Contemporary hipsterism seems to hog column inches like no other subculture in recent memory. Mainly, it seems, because it’s almost impossible to pin down. It’s a carnivorous, ever-evolving blob of po-mo styles and sensibilities. It’s constantly cutting its hair, growing its hair, engulfing new styles, clothes and bands and spitting out old ones. It’s a rag doll of ‘alternative’ culture, stitched together with irony. And it’s a culture that is defined almost entirely in the negative, as a pejorative – trying to find a self-identifying hipster, even in the depths of Shoreditch, would be a thankless task.
But if there’s anything we can be sure about – other than that hipsters have effectively ruined beards for a generation – it is that hipsterism is definitely, totally sexist. Perhaps even ‘a bit rapey’. At least, that’s the analysis that several feminist bloggers and commentators have come out with in recent weeks, after two of the figureheads of modern-day hipsterism have once again found themselves embroiled in allegations of sexual misconduct.
Dov Charney, the founder and CEO of beloved hipster clothing brand American Apparel, was sacked last week. American Apparel’s board had stuck with Charney throughout various sexual-harassment cases, which were all settled out of court, but Charney finally came unstuck when it was claimed that he used company funds to launch a smear campaign against a former employee who alleged he used her as a ‘sex slave’. Then there is smut-peddler-cum-fashion-photographer Terry Richardson. Past allegations that Richardson coerced models and interns into taking part in pornographic photo shoots were revived when a piece in the New York Times magazine entitled ‘Is Terry Richardson an artist or a predator’ enraged the Twittersphere. The piece explored and questioned some of the claims made about Richardson, enraging braying feminists who saw it as ‘slut-shaming’ and rape apologism. This fuelled the pious outrage aimed at Richardson for the past few months. In March, a petition was launched on Change.org to have high-end fashion brands drop Richardson from their roster.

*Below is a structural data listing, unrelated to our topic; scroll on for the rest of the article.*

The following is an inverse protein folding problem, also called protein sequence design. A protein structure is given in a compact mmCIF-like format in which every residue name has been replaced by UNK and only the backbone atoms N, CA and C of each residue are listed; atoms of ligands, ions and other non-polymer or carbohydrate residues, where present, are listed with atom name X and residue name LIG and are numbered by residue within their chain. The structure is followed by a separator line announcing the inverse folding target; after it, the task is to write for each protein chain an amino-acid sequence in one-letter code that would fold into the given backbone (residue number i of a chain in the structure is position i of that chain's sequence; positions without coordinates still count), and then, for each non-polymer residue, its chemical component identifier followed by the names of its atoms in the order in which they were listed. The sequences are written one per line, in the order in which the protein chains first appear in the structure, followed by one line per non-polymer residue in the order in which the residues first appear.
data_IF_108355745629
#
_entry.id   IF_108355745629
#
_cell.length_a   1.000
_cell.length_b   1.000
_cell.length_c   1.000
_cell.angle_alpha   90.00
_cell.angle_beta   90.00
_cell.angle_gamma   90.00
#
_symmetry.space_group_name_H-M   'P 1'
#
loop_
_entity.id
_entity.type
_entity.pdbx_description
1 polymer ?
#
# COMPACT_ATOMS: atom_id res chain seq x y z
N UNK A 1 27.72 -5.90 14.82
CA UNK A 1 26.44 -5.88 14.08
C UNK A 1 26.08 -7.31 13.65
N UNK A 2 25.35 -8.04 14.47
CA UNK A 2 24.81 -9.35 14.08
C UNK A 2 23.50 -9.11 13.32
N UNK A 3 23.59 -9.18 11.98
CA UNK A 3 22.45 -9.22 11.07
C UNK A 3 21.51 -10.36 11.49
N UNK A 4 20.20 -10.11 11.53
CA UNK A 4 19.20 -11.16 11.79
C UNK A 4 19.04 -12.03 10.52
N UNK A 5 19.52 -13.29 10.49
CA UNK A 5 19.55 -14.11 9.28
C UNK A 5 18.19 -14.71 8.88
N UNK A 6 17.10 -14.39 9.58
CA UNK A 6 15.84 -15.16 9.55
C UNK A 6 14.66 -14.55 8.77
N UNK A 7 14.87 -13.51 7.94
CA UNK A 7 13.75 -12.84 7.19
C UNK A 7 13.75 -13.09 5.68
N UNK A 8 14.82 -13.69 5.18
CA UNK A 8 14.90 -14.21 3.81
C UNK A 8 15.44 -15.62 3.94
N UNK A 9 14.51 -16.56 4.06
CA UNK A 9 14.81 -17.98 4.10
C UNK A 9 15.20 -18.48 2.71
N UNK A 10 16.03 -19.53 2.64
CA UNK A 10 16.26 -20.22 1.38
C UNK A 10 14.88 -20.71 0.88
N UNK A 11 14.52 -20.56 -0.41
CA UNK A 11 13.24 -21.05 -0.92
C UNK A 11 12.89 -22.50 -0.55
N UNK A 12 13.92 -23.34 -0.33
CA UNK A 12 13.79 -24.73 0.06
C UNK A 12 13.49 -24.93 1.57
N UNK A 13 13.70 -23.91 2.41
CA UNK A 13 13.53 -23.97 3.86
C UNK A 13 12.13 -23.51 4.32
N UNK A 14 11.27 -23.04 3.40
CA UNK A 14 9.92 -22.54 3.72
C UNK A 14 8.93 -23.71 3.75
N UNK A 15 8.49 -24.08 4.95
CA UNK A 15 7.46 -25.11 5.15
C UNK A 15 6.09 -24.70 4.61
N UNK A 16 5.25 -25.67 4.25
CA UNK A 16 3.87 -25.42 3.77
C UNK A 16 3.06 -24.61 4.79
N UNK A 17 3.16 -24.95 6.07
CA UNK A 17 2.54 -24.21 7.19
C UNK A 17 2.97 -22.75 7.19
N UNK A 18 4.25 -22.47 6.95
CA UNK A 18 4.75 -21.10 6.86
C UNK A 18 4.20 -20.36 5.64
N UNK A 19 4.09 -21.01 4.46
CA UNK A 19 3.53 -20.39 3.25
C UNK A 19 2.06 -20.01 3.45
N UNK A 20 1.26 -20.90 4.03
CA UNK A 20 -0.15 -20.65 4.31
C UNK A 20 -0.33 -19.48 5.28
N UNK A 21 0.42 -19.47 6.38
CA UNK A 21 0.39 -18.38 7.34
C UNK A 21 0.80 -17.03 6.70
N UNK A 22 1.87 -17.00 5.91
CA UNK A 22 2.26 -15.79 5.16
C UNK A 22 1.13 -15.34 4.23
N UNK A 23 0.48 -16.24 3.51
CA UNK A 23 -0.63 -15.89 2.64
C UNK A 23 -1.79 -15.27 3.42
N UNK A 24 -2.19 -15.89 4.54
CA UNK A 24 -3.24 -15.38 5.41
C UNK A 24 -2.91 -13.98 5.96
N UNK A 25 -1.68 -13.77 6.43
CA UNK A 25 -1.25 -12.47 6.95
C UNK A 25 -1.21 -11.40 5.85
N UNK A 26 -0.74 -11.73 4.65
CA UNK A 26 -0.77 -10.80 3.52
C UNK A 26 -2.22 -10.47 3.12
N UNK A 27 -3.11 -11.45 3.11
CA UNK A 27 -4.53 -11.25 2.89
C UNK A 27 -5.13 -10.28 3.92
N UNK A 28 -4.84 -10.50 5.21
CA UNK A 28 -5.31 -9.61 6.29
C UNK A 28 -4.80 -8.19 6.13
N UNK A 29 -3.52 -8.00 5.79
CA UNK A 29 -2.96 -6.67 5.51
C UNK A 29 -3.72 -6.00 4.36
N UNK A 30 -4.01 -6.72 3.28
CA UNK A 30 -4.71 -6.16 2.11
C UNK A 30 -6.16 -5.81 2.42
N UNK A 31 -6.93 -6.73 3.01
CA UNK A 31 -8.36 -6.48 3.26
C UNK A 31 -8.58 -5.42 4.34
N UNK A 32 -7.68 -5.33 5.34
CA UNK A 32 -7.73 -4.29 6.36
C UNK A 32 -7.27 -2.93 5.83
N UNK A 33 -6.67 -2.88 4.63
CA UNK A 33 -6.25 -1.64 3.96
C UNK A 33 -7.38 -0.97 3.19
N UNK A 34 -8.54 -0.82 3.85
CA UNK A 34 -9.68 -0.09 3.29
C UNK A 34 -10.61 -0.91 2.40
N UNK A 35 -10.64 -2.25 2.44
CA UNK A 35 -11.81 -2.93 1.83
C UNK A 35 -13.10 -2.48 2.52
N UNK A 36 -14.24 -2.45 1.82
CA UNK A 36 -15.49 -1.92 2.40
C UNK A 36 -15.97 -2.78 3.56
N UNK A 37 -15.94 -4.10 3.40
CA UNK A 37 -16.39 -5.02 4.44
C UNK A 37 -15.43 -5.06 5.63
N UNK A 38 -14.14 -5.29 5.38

It’s a pretty dank state of affairs that has brought to the fore the alarmist and counterproductive way in which society responds to sex scandals. The fact that no charges have been brought against either Charney or Richardson hasn’t stopped scores of commentators penning ‘there’s no smoke without fire’ think pieces, glossing over what are always complex and delicate cases with moral indignation. What’s more, the backlash reflects how diluted the categories of sexual assault have become – both sets of allegations amounting to little more than Charney and Richardson cajoling women into having sex with them. If the claims are true, it’s certainly not on; but calling it ‘abuse’ only trivialises genuine assault.
What is most alarming is how quickly the discussion breezed over the particulars of these cases and focused on the work of Charney and Richardson themselves. American Apparel’s raunchy ad campaigns and the gross, over-exposed photos of Richardson being felated by his subjects have been used as evidence against them. Their lurid aesthetic – both, incidentally, look like they are going to a fancy-dress party as a Seventies paedophile – and their personal conduct were seen as mutually reaffirming. As one writer put it: ‘anyone who’s followed Charney’s career will be taking unbridled joy in the fact that’s he’s finally been shown the door’.